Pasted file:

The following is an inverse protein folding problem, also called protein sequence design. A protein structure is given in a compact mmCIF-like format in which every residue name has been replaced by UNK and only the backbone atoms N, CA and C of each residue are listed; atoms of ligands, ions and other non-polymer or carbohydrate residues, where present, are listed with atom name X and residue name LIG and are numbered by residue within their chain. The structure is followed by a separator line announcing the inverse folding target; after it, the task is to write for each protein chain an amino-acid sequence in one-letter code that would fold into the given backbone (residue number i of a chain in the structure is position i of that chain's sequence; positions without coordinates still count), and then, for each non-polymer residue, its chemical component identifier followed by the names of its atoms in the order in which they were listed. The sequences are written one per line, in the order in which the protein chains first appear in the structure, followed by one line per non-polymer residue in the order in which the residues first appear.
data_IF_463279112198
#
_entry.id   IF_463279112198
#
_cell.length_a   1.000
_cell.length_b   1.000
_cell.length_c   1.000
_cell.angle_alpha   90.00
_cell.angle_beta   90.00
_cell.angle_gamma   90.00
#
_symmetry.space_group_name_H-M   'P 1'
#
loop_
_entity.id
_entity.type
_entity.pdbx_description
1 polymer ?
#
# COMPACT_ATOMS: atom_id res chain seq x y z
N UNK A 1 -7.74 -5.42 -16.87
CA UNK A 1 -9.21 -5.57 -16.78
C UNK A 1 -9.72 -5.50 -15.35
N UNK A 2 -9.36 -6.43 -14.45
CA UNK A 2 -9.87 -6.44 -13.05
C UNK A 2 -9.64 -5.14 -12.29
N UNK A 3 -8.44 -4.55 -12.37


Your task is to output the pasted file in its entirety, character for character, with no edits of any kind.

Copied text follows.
The following is an inverse protein folding problem, also called protein sequence design. A protein structure is given in a compact mmCIF-like format in which every residue name has been replaced by UNK and only the backbone atoms N, CA and C of each residue are listed; atoms of ligands, ions and other non-polymer or carbohydrate residues, where present, are listed with atom name X and residue name LIG and are numbered by residue within their chain. The structure is followed by a separator line announcing the inverse folding target; after it, the task is to write for each protein chain an amino-acid sequence in one-letter code that would fold into the given backbone (residue number i of a chain in the structure is position i of that chain's sequence; positions without coordinates still count), and then, for each non-polymer residue, its chemical component identifier followed by the names of its atoms in the order in which they were listed. The sequences are written one per line, in the order in which the protein chains first appear in the structure, followed by one line per non-polymer residue in the order in which the residues first appear.
data_IF_463279112198
#
_entry.id   IF_463279112198
#
_cell.length_a   1.000
_cell.length_b   1.000
_cell.length_c   1.000
_cell.angle_alpha   90.00
_cell.angle_beta   90.00
_cell.angle_gamma   90.00
#
_symmetry.space_group_name_H-M   'P 1'
#
loop_
_entity.id
_entity.type
_entity.pdbx_description
1 polymer ?
#
# COMPACT_ATOMS: atom_id res chain seq x y z
N UNK A 1 -7.74 -5.42 -16.87
CA UNK A 1 -9.21 -5.57 -16.78
C UNK A 1 -9.72 -5.50 -15.35
N UNK A 2 -9.36 -6.43 -14.45
CA UNK A 2 -9.87 -6.44 -13.05
C UNK A 2 -9.64 -5.14 -12.29
N UNK A 3 -8.44 -4.55 -12.37